CAMDEN, NJ - Being an informant for the FBI in the Fort Dix
terror investigation has paid well, a witness explained to jurors
John Stermel, an investigator assigned to an FBI counterterrorism
task force, spent yesterday morning on the stand detailing the
role of informant Mahmoud Omar, who wore a wire for 16 months
in the investigation of five men accused of planning to shoot
soldiers at the Army base.
Defense lawyers say it was Omar who tried to plot an attack
- not their clients.
For his help, authorities will recommend that immigration officials,
who once were considering deporting Omar, offer him legal-resident
status or perhaps even citizenship, Stermel testified.
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By year's end, Omar will have received nearly $240,000 for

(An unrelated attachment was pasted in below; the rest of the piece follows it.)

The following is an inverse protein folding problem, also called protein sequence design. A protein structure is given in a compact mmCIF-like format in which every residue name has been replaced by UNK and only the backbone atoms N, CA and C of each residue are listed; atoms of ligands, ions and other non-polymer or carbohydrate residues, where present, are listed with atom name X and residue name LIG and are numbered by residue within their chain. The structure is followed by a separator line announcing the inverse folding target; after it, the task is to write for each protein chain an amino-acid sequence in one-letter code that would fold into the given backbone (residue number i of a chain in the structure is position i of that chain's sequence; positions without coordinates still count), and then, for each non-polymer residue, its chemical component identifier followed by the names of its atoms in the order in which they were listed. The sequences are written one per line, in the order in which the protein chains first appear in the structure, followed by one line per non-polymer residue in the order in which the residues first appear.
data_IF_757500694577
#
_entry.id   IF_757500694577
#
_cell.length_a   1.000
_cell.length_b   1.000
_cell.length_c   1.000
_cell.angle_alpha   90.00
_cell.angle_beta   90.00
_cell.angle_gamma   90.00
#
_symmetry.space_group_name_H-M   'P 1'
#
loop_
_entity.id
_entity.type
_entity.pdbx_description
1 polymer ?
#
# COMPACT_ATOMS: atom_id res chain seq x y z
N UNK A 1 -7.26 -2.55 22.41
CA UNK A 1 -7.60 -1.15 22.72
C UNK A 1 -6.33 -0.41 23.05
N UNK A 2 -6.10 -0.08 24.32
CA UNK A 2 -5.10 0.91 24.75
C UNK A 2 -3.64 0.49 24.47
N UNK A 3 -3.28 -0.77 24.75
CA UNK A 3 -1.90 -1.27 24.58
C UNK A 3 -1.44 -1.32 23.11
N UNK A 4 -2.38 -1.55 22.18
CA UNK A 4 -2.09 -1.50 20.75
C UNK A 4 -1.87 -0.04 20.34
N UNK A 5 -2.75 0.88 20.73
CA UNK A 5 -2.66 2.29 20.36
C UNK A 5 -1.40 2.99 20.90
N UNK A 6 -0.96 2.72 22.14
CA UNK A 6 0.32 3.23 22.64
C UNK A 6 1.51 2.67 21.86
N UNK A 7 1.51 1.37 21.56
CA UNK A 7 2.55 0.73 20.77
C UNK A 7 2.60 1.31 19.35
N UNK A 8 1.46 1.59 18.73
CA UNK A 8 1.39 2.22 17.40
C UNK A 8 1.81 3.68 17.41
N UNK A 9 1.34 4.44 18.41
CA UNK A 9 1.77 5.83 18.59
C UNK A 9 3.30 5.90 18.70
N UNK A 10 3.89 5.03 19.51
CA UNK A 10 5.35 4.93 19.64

his help - $185,000 in payments plus reimbursement for $25,000
in expenses and nearly $29,000 in rent.
Weekly payments of $1,500 began in August 2006, the month Omar
went with one of the defendants, Mohamad Shnewer, to check out
Anticipating defense attacks on Omar's credibility, a prosecutor
asked Stermel about Omar's missteps.
Among them: He tested positive for marijuana once while on
probation; he admitted selling a Social Security number and
was caught in a bank-fraud case for which he has not been prosecuted.
Besides Shnewer, the defendants are Serdar Tatar and brothers
Dritan, Eljvir and Shain Duka.